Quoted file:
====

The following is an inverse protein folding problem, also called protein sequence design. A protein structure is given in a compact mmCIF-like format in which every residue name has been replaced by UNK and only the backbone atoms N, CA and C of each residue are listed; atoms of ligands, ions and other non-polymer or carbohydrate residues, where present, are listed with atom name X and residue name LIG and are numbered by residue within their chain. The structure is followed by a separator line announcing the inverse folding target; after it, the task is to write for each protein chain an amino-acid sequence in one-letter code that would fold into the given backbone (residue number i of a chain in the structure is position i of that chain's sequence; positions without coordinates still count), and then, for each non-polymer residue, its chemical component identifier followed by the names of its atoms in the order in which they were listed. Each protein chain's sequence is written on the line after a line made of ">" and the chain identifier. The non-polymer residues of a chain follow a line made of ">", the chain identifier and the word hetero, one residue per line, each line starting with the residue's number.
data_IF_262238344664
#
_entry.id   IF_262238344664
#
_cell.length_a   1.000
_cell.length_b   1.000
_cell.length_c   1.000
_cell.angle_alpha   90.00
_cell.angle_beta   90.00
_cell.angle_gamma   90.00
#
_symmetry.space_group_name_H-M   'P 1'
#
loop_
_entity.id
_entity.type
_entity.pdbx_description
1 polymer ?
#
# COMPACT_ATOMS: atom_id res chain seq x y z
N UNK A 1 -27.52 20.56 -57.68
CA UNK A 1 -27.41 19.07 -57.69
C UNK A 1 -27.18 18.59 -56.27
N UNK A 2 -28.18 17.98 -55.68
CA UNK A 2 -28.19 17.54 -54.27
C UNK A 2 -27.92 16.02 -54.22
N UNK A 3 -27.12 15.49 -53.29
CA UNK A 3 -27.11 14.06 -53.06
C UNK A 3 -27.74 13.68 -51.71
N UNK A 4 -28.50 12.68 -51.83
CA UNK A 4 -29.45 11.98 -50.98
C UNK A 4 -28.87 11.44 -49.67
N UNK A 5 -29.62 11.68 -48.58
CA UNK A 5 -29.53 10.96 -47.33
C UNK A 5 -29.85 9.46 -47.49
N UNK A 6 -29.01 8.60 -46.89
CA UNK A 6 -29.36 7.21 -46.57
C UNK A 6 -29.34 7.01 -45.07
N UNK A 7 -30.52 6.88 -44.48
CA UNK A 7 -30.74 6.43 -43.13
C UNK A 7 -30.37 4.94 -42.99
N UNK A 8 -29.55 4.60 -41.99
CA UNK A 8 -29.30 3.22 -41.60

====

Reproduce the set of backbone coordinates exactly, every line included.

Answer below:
The following is an inverse protein folding problem, also called protein sequence design. A protein structure is given in a compact mmCIF-like format in which every residue name has been replaced by UNK and only the backbone atoms N, CA and C of each residue are listed; atoms of ligands, ions and other non-polymer or carbohydrate residues, where present, are listed with atom name X and residue name LIG and are numbered by residue within their chain. The structure is followed by a separator line announcing the inverse folding target; after it, the task is to write for each protein chain an amino-acid sequence in one-letter code that would fold into the given backbone (residue number i of a chain in the structure is position i of that chain's sequence; positions without coordinates still count), and then, for each non-polymer residue, its chemical component identifier followed by the names of its atoms in the order in which they were listed. Each protein chain's sequence is written on the line after a line made of ">" and the chain identifier. The non-polymer residues of a chain follow a line made of ">", the chain identifier and the word hetero, one residue per line, each line starting with the residue's number.
data_IF_262238344664
#
_entry.id   IF_262238344664
#
_cell.length_a   1.000
_cell.length_b   1.000
_cell.length_c   1.000
_cell.angle_alpha   90.00
_cell.angle_beta   90.00
_cell.angle_gamma   90.00
#
_symmetry.space_group_name_H-M   'P 1'
#
loop_
_entity.id
_entity.type
_entity.pdbx_description
1 polymer ?
#
# COMPACT_ATOMS: atom_id res chain seq x y z
N UNK A 1 -27.52 20.56 -57.68
CA UNK A 1 -27.41 19.07 -57.69
C UNK A 1 -27.18 18.59 -56.27
N UNK A 2 -28.18 17.98 -55.68
CA UNK A 2 -28.19 17.54 -54.27
C UNK A 2 -27.92 16.02 -54.22
N UNK A 3 -27.12 15.49 -53.29
CA UNK A 3 -27.11 14.06 -53.06
C UNK A 3 -27.74 13.68 -51.71
N UNK A 4 -28.50 12.68 -51.83
CA UNK A 4 -29.45 11.98 -50.98
C UNK A 4 -28.87 11.44 -49.67
N UNK A 5 -29.62 11.68 -48.58
CA UNK A 5 -29.53 10.96 -47.33
C UNK A 5 -29.85 9.46 -47.49
N UNK A 6 -29.01 8.60 -46.89
CA UNK A 6 -29.36 7.21 -46.57
C UNK A 6 -29.34 7.01 -45.07
N UNK A 7 -30.52 6.88 -44.48
CA UNK A 7 -30.74 6.43 -43.13
C UNK A 7 -30.37 4.94 -42.99
N UNK A 8 -29.55 4.60 -41.99
CA UNK A 8 -29.30 3.22 -41.60